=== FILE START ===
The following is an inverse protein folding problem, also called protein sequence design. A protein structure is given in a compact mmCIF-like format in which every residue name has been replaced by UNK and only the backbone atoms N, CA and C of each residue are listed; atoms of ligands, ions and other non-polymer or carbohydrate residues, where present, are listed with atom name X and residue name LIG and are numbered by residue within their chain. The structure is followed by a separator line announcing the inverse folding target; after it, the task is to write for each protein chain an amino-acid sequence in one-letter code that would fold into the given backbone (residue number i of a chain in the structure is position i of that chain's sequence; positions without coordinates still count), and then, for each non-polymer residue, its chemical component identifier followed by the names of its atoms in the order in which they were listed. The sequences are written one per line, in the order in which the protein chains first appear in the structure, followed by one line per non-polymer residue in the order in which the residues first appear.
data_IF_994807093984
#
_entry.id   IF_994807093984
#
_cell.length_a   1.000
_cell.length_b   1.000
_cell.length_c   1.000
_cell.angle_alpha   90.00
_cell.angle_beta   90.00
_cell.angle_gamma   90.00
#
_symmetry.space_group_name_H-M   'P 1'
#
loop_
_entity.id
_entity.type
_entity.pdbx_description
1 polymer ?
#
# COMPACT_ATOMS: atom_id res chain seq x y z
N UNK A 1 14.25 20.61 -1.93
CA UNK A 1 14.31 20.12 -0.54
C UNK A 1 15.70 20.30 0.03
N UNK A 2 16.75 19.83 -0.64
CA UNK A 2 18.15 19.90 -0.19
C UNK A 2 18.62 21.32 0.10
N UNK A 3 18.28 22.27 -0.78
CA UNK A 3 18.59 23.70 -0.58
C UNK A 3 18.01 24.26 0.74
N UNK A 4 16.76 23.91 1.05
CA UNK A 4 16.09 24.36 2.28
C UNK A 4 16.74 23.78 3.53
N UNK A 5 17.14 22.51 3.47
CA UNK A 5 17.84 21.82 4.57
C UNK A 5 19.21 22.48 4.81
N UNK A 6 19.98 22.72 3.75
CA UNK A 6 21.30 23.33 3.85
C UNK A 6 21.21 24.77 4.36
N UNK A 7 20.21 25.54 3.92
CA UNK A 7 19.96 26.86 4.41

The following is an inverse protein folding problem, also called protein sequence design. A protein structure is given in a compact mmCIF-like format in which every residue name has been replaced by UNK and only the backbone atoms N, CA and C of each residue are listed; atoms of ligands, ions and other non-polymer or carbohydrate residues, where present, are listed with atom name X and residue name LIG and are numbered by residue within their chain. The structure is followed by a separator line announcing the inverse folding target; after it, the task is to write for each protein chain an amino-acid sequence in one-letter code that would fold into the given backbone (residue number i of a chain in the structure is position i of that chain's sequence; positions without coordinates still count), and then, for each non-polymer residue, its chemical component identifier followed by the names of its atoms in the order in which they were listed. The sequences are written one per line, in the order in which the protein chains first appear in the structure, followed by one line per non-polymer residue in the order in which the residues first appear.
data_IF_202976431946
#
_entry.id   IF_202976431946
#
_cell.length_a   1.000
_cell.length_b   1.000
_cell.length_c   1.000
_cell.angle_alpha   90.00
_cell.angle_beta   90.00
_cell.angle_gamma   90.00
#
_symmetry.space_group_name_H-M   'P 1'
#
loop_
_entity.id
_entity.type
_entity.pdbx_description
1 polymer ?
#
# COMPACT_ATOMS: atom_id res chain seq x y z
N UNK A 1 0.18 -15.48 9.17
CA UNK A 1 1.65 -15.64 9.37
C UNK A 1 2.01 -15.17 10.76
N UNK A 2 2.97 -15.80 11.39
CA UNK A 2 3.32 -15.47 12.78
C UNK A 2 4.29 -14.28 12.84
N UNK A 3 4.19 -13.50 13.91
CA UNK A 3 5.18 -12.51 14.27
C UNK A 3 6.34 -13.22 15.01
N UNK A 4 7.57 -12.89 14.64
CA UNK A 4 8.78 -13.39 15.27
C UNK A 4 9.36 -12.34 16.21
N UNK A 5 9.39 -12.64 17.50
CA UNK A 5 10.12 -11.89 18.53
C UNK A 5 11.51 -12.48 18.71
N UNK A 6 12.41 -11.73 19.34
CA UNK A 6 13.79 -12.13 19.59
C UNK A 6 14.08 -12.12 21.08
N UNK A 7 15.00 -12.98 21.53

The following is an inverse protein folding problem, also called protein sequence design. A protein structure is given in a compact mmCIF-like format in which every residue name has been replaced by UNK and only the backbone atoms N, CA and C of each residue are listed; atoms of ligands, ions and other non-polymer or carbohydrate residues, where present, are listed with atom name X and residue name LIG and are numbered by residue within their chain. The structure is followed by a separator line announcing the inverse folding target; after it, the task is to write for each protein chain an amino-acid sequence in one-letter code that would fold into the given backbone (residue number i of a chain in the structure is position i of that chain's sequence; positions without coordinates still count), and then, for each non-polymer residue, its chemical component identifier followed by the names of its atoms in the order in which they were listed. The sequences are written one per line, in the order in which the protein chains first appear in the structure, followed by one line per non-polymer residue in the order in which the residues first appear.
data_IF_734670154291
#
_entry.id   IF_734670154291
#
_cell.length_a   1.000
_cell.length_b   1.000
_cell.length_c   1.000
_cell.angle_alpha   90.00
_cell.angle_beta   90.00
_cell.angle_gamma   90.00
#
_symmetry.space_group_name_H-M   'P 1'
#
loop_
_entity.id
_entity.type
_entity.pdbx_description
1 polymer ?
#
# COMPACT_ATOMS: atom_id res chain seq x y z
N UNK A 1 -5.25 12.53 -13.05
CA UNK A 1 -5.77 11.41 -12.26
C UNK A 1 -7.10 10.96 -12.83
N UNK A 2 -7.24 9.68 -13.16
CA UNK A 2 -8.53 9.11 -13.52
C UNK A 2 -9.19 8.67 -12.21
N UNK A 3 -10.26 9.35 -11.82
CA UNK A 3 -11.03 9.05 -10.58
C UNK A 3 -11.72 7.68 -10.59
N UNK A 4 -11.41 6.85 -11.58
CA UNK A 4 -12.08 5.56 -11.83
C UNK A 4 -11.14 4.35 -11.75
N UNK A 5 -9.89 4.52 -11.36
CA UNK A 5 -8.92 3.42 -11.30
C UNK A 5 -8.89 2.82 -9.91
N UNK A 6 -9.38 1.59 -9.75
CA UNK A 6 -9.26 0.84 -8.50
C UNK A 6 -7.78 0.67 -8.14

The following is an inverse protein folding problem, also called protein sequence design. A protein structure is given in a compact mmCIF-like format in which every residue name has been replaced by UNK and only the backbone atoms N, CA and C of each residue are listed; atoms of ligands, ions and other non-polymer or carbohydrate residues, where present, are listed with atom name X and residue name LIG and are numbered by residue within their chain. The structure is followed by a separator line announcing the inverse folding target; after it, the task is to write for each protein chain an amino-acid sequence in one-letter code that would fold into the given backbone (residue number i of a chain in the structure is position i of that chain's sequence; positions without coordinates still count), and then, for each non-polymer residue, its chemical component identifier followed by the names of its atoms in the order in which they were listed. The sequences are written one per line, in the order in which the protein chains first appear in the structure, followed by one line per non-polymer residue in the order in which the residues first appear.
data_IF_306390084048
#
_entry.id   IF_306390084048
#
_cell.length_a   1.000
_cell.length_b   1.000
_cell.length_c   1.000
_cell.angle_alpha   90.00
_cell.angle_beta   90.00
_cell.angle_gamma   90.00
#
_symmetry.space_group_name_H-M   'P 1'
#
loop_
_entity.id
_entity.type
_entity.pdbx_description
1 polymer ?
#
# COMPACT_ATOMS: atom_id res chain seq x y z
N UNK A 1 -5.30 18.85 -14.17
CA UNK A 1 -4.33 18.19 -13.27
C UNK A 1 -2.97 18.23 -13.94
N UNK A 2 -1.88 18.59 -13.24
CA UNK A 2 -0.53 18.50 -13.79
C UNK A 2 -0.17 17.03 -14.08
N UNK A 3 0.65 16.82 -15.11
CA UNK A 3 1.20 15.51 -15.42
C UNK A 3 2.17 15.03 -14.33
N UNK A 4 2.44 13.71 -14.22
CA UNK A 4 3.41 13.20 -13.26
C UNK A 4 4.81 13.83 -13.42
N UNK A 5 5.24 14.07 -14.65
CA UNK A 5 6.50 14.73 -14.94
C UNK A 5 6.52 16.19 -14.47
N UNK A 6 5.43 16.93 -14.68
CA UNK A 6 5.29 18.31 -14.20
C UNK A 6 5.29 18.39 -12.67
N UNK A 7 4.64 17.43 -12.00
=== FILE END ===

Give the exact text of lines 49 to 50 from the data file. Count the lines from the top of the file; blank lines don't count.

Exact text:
_cell.length_c   1.000
_cell.angle_alpha   90.00